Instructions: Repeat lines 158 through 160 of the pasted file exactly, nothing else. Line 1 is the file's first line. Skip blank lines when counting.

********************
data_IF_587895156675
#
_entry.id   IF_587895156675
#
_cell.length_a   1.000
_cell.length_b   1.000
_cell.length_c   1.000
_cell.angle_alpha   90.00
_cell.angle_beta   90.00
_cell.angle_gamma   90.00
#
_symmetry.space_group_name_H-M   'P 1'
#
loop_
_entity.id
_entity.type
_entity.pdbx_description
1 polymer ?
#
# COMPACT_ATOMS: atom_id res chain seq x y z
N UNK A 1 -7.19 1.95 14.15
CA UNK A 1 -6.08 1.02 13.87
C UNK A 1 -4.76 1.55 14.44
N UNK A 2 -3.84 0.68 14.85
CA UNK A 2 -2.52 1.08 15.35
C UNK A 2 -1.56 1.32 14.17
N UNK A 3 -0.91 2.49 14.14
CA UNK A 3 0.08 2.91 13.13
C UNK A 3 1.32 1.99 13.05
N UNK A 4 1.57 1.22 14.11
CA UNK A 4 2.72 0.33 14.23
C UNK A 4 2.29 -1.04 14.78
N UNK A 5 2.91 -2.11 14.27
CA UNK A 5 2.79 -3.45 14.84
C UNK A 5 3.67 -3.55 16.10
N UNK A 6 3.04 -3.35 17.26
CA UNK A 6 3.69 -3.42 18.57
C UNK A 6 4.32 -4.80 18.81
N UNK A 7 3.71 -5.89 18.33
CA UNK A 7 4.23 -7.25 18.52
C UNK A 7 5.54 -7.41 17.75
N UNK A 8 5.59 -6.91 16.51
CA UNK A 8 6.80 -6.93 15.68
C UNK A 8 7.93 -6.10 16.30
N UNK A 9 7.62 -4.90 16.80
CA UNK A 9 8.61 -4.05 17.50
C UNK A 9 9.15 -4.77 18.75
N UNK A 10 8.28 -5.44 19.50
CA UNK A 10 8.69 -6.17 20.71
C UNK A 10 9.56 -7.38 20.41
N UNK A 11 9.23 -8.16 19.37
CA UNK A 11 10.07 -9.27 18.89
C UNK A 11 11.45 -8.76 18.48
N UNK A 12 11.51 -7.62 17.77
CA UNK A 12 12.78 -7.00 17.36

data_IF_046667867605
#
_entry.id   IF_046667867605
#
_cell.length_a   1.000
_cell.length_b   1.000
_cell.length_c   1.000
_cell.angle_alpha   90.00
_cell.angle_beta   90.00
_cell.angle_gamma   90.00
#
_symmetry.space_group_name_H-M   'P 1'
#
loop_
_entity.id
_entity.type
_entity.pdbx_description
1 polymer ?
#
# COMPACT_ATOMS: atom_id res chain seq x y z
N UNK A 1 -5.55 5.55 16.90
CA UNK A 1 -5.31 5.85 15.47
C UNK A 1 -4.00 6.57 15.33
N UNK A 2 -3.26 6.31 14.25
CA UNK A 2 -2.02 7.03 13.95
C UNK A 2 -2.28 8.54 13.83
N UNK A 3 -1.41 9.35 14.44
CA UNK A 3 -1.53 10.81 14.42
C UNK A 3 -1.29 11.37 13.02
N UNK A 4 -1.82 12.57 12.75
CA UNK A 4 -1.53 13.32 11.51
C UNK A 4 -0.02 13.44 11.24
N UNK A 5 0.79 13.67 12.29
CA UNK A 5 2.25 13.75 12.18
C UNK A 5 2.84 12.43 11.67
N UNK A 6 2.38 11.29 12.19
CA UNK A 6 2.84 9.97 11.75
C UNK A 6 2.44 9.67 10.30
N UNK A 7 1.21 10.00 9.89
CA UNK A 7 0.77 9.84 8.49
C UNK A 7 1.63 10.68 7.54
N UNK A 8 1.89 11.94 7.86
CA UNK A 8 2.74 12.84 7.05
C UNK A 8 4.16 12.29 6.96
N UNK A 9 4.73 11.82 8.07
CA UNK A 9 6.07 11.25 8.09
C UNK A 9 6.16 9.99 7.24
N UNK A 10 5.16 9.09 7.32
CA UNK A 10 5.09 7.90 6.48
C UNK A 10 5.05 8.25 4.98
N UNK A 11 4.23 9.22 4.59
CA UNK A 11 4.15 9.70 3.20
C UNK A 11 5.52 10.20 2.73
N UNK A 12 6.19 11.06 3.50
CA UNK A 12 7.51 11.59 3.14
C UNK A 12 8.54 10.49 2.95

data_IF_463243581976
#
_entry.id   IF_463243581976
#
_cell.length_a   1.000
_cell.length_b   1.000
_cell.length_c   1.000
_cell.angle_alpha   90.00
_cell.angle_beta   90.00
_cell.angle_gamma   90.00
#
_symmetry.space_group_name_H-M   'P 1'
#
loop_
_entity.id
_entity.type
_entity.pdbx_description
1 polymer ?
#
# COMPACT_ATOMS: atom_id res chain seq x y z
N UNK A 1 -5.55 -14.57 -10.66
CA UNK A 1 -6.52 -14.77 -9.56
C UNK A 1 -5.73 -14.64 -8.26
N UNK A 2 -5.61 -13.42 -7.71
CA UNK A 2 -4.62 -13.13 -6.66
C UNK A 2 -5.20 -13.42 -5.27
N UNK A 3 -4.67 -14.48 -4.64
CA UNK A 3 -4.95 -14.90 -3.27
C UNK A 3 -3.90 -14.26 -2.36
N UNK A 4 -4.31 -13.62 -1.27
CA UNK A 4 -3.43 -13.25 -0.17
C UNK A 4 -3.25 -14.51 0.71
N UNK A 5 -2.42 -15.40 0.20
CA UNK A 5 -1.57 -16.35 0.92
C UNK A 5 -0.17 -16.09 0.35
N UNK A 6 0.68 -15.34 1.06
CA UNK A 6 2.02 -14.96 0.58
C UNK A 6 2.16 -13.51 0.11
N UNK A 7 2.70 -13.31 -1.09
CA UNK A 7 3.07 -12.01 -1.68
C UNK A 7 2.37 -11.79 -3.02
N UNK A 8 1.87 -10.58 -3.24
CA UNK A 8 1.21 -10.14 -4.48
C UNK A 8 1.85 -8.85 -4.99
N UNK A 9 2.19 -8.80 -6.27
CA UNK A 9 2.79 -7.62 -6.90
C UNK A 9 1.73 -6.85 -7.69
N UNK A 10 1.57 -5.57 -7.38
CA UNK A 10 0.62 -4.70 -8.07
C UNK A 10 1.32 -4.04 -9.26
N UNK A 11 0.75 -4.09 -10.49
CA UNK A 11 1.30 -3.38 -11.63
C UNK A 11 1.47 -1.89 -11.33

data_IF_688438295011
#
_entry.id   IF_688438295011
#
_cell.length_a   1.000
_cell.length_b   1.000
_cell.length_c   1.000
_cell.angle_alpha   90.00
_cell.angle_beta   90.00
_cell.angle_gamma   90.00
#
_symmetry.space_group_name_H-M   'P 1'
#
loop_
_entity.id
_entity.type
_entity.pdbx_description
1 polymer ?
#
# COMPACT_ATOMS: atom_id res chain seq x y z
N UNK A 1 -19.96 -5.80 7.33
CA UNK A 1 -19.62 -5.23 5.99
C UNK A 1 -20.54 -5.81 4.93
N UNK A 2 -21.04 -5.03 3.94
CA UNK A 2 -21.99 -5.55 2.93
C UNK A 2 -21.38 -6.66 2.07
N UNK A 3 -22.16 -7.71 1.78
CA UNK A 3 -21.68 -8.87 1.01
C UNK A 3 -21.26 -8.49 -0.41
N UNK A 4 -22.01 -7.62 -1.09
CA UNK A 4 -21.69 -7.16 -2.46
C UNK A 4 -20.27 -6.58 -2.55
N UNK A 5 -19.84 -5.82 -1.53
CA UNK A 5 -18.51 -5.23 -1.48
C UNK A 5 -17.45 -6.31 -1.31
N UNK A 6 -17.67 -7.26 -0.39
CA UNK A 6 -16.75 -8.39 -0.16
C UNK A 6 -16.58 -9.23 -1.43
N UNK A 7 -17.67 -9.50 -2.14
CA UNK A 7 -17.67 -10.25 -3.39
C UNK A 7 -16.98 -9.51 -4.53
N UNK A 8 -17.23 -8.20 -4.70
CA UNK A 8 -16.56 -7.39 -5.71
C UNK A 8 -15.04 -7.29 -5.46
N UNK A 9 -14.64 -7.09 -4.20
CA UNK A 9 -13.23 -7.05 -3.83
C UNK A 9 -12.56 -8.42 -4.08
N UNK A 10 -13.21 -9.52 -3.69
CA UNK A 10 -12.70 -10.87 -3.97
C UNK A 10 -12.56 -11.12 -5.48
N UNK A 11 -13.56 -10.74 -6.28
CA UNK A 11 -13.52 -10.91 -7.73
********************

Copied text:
C UNK A 9 1.73 -6.85 -7.69
N UNK A 10 1.57 -5.57 -7.38
CA UNK A 10 0.62 -4.70 -8.07